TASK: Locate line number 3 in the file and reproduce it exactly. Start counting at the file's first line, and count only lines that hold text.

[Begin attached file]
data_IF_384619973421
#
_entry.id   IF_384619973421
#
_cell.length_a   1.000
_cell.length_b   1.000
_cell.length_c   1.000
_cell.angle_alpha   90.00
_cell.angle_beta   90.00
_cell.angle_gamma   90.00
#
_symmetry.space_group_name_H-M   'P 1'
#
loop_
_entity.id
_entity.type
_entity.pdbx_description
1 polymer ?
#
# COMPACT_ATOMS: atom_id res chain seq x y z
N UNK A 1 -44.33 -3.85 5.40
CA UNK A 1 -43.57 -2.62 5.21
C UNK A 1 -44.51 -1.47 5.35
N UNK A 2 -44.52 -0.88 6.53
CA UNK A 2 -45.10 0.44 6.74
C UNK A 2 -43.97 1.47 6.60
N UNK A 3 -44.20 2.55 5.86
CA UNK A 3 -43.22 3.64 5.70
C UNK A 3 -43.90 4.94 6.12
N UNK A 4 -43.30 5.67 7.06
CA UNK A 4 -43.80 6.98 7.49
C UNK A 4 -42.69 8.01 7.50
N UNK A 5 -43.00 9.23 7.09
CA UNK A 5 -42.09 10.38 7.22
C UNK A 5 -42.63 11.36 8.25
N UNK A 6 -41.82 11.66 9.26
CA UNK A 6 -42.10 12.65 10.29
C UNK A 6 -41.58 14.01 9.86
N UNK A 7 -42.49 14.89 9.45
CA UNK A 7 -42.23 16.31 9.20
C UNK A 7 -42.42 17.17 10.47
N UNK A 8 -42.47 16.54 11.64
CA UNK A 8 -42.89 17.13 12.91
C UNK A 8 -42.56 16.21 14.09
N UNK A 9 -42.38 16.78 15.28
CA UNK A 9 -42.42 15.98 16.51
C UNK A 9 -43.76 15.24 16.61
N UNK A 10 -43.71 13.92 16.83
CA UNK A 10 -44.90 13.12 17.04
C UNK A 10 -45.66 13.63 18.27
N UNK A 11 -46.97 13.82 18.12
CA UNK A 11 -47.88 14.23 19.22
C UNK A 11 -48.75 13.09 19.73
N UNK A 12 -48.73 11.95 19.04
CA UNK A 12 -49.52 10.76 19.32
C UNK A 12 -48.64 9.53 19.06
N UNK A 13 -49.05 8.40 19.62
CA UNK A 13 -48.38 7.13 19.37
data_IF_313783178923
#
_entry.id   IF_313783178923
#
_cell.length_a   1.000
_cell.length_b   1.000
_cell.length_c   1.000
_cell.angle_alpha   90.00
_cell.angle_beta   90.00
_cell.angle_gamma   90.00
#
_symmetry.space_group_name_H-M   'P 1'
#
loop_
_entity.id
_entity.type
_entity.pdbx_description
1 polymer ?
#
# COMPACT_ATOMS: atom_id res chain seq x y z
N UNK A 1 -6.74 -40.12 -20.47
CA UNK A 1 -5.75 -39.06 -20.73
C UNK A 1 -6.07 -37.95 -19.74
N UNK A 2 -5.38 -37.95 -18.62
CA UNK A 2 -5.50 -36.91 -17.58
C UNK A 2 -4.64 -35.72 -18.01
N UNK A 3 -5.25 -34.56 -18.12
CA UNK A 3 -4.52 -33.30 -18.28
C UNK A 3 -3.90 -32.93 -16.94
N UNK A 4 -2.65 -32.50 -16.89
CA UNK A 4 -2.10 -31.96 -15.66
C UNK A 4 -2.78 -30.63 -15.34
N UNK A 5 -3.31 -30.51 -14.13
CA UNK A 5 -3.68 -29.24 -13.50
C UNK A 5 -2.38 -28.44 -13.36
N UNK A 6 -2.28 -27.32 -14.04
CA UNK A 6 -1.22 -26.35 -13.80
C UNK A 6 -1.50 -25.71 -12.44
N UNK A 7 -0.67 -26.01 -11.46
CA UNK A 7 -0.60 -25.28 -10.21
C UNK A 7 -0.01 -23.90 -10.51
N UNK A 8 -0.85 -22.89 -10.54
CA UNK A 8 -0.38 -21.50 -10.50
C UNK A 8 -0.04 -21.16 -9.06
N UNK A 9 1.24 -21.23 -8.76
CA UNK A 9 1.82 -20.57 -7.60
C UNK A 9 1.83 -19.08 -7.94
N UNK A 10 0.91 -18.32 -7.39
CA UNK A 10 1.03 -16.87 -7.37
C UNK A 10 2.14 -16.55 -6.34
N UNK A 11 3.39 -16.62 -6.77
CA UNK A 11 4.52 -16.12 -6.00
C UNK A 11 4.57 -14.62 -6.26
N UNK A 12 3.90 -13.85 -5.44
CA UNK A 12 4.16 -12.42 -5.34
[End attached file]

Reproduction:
_entry.id   IF_384619973421